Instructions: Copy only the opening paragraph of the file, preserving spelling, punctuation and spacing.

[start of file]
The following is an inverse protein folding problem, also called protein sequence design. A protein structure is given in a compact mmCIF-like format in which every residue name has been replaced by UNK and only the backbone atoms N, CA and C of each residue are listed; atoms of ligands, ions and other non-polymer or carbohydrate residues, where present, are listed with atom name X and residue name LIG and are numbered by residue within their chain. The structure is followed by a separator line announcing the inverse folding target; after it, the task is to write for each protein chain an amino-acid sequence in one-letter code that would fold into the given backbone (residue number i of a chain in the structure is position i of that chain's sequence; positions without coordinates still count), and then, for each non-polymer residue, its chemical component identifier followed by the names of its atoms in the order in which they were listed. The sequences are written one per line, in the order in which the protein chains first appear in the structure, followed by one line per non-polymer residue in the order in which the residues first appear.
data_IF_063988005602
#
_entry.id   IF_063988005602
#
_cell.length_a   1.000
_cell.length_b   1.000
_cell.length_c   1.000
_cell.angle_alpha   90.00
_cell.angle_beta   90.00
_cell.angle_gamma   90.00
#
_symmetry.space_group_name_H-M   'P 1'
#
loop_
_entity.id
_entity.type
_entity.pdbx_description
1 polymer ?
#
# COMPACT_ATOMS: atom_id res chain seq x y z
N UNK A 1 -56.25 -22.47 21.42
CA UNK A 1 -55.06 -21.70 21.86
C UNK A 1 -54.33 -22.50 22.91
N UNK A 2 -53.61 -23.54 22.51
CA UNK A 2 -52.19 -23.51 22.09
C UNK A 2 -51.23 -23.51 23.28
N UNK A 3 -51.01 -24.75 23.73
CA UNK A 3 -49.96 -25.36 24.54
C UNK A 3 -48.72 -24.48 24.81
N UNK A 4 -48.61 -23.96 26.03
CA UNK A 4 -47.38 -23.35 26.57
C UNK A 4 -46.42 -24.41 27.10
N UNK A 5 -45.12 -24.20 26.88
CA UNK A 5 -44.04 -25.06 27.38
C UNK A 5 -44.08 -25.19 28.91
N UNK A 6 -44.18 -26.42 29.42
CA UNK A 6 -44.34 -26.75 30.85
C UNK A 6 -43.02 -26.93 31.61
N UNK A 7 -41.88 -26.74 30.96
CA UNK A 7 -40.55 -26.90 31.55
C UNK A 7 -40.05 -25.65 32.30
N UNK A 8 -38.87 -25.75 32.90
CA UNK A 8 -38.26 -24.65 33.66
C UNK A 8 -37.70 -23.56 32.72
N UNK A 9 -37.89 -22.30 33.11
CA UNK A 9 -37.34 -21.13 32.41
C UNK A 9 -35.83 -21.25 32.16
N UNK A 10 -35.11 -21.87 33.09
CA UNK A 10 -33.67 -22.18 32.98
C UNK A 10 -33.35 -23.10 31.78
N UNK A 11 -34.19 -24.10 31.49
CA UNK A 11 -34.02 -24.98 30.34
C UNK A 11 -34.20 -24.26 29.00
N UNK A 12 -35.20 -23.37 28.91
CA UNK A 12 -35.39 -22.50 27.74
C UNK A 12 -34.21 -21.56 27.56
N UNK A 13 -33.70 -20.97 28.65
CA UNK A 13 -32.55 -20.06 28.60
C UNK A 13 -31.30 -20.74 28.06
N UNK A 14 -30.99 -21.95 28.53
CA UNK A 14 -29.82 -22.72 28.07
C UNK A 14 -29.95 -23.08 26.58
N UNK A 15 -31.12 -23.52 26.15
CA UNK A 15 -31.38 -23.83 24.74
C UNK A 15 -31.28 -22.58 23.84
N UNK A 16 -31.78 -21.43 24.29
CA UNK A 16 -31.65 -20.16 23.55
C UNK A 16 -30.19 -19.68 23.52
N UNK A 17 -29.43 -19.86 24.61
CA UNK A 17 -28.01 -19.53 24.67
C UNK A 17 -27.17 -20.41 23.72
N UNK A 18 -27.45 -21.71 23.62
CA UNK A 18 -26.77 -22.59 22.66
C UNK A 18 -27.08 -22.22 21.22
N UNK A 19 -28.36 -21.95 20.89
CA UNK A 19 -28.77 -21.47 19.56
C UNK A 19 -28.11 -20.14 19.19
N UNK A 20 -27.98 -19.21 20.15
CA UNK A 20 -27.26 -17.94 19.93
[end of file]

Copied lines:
The following is an inverse protein folding problem, also called protein sequence design. A protein structure is given in a compact mmCIF-like format in which every residue name has been replaced by UNK and only the backbone atoms N, CA and C of each residue are listed; atoms of ligands, ions and other non-polymer or carbohydrate residues, where present, are listed with atom name X and residue name LIG and are numbered by residue within their chain. The structure is followed by a separator line announcing the inverse folding target; after it, the task is to write for each protein chain an amino-acid sequence in one-letter code that would fold into the given backbone (residue number i of a chain in the structure is position i of that chain's sequence; positions without coordinates still count), and then, for each non-polymer residue, its chemical component identifier followed by the names of its atoms in the order in which they were listed. The sequences are written one per line, in the order in which the protein chains first appear in the structure, followed by one line per non-polymer residue in the order in which the residues first appear.